Systems that apply to everyone are not interchangeable.  For instance, pain scales are OK for following the course of pain in an individual, but do not give an absolute measure of pain.  One patient may have a hangnail and call the pain 8 out of 10.  Another patient may have broken a finger and call the pain 3 out of 10.  That's because a 10 is the worst pain "imaginable" by that patient and is affected by personality and experience.  A physician who knows you is better able to take your personality and experience into account when treating you.

As guidelines for health care screening evolve and recommendations are changed, it is important to remember that all bets are off when a  patient has symptoms consistent with a disease.  Sometimes adults get "children's" diseases, and children get "adult" diseases.  We need to maintain the autonomy of physicians as well as their relationships with patients to provide the best health care, if that's what we want.  Otherwise patients will need "health care providers", insurance, and "health care advocates" to help them understand the decisions and make sure the correct ones are made.

In a recent New York Times article  Louse B. Russell, a research professor at the Rutgers University Institute of Health who has studied whether prevention necessarily saves money (and found that it does not always do so) said  "It's going to take time in part because too many people in this country have had a health insurer say no, and it's not for a good reason.  So they're not used to having a group come out and say that we ought to do less, and it's because it's best for you."


  1. I've recently finished a book that's not really about current legislation, but IS about health care and the important role of the doctor-patient relationship in health care. The author has seen mountains of change in his 50 to 60 years in practice, including all the technological advances -- and he thinks what's been lost in all that is the relationship between a primary care physician and the patient. Technology and business have taken over, instead. If you HAD a primary case physician, with whom you had a good relationship and who knew your history, then some of these screening issues wouldn't be one.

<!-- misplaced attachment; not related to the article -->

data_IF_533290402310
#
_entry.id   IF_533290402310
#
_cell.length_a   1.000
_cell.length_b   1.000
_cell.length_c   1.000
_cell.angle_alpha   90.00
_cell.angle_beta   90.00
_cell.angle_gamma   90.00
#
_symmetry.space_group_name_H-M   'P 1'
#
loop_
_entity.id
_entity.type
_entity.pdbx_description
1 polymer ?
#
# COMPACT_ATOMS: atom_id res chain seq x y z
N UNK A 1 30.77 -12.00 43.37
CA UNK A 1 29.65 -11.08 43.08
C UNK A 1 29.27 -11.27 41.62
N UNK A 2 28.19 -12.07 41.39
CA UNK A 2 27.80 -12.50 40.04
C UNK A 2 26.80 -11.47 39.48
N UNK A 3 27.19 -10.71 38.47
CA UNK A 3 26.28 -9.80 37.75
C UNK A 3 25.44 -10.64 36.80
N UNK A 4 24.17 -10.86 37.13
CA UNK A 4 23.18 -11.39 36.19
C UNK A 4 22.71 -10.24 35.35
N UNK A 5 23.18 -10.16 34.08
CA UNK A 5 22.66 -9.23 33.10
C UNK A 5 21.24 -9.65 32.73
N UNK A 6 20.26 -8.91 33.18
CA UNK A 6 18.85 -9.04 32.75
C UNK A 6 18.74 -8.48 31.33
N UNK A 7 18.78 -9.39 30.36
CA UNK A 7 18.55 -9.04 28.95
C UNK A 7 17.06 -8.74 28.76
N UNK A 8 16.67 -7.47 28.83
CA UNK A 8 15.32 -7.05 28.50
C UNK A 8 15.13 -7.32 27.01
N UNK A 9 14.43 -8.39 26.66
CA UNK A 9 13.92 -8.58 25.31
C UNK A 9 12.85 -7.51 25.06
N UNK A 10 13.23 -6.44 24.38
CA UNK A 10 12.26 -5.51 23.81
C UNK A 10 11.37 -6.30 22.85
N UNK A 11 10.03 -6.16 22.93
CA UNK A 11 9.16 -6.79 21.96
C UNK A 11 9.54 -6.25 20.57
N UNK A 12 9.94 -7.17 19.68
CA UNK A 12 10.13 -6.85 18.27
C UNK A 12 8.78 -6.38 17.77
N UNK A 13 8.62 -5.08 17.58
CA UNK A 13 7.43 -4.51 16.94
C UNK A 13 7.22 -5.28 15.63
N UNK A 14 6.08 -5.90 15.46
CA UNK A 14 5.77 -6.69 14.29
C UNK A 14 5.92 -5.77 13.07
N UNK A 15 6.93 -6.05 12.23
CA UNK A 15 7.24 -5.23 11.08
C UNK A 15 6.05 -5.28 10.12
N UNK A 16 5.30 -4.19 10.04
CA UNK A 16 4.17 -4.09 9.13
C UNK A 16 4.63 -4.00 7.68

The whole thing is pretty frustrating. IN the past week, we've had major changes announced in screening (cervical and breast cancer) -- and people wonder why we're worried these health bills will bring rationing.

  2. Hi Liz,
    Thanks for the comment. The recent changes in screening protocols is what led to this post.
    No question that a good primary care physician, and a good relationship with that person is hugely important. Medicine IS changing dramatically. Hard to say what's better and what's worse. In the old days your family doc would round on you when you were in the hospital. Now, a hospitalist sees you. They may know more, but they don't know you. It would be easier to trust changes if profits were not involved.